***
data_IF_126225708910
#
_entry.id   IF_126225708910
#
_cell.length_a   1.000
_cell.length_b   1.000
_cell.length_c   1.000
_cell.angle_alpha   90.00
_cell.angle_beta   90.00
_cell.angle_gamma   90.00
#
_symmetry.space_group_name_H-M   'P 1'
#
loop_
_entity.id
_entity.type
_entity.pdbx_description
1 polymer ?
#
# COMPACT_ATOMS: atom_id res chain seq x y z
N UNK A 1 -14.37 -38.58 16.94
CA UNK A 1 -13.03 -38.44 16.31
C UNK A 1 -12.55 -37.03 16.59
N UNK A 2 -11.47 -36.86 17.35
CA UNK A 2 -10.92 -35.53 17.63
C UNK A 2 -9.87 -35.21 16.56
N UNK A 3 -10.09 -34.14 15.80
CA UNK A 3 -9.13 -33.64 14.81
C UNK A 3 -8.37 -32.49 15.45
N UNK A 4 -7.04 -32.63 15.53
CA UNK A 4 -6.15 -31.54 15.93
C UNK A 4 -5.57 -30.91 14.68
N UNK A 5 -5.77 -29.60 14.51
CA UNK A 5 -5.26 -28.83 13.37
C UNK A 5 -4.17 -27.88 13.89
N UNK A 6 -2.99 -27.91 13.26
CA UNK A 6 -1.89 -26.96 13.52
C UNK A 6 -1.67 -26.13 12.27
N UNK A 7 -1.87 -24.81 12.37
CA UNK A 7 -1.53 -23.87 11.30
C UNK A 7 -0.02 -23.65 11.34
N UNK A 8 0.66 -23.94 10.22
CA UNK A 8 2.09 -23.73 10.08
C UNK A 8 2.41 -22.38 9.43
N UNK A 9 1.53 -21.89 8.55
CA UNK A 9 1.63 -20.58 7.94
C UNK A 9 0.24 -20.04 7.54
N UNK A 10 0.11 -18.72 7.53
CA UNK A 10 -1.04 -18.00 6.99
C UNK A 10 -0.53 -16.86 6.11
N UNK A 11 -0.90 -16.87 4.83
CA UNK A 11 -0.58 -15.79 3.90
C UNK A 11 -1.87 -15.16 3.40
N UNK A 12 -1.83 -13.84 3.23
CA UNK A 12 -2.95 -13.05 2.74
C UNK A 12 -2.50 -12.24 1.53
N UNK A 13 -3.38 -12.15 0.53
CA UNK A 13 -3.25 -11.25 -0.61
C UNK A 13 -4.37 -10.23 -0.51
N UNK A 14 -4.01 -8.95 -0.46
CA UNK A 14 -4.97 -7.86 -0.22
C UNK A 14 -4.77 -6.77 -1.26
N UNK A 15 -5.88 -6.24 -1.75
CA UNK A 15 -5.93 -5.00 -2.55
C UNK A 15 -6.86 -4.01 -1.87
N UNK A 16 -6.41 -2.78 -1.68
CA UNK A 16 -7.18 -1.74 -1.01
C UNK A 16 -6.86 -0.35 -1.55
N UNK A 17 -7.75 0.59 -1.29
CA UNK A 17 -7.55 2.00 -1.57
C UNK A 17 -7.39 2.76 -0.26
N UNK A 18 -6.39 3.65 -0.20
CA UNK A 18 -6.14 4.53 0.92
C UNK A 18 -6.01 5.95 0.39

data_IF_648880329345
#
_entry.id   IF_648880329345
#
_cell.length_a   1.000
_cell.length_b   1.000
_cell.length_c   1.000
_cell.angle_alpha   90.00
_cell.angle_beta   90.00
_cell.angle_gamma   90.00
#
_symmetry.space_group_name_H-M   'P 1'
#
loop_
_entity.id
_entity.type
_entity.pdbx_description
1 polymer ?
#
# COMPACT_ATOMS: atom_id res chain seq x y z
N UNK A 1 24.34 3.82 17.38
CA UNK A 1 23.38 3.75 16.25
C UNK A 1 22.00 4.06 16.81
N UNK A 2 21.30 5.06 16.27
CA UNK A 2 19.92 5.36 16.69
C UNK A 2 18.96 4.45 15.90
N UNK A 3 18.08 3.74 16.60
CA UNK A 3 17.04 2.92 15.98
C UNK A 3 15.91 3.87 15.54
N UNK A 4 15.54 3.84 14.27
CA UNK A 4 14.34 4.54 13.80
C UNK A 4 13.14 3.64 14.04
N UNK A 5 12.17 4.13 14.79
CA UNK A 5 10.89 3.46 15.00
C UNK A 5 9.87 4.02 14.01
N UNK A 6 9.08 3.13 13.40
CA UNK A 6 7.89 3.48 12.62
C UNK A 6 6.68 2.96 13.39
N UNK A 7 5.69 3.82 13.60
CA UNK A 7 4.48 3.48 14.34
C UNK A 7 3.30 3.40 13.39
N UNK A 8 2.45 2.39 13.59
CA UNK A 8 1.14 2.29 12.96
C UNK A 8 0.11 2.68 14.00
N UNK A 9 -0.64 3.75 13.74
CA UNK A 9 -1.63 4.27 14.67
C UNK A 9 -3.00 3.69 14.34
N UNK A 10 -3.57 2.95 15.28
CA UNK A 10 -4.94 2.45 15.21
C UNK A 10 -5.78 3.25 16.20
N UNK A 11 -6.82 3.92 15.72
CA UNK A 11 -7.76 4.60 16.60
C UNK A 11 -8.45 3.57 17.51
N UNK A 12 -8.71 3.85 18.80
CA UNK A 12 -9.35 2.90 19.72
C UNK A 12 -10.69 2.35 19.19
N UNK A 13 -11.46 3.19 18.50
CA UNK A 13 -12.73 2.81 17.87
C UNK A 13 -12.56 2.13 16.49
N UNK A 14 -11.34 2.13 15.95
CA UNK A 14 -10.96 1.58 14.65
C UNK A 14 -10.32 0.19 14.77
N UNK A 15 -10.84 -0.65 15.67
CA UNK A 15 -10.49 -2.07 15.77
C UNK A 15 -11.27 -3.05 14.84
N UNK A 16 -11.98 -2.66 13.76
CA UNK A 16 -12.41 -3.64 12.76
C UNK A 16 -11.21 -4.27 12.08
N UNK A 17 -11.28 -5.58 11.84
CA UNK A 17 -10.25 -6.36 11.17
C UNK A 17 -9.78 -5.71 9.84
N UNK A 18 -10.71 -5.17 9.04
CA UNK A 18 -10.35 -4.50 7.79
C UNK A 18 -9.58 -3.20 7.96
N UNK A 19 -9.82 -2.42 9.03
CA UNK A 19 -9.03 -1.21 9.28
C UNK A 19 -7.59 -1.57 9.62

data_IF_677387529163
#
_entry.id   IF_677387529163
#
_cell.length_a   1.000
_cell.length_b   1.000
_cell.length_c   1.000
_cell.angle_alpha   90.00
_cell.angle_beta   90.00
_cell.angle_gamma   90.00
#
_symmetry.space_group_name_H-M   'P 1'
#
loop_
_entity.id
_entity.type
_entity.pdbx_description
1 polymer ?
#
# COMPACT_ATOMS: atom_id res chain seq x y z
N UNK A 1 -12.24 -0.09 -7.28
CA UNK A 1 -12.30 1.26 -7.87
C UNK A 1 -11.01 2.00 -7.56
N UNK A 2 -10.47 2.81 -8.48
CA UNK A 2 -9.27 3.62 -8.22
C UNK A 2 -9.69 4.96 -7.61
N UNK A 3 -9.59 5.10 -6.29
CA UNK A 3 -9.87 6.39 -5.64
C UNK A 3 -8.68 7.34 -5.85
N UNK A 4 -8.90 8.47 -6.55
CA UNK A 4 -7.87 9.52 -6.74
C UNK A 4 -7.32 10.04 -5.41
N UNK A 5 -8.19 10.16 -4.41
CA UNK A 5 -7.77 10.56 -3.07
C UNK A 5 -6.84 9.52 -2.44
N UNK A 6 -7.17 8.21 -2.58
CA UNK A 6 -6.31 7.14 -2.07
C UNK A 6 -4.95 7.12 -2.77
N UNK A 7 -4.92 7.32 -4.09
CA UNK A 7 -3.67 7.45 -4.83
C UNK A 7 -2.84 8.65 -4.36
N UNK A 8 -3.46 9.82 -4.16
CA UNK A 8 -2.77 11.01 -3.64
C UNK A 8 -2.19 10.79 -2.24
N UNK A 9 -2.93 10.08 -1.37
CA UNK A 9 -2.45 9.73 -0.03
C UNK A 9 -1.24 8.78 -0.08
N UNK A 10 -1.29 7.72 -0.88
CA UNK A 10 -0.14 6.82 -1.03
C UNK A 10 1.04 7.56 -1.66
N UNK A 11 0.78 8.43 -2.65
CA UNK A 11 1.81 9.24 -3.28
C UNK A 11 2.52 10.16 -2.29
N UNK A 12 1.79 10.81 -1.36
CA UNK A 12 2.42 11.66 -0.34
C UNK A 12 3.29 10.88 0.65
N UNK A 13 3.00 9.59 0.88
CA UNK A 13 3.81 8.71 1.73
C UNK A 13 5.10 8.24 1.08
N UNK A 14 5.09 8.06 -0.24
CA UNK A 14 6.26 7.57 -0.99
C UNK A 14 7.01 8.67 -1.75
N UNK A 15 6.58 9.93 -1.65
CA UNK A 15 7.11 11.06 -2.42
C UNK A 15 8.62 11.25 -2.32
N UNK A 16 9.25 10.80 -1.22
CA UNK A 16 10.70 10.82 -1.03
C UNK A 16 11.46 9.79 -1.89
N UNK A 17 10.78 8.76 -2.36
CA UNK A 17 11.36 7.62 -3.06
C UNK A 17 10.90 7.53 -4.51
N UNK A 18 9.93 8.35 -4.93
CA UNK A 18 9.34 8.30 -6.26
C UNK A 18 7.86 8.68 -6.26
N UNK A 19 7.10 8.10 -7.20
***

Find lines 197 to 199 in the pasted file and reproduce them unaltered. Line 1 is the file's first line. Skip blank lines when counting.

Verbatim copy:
CA UNK A 9 -2.45 9.73 -0.03
C UNK A 9 -1.24 8.78 -0.08
N UNK A 10 -1.29 7.72 -0.88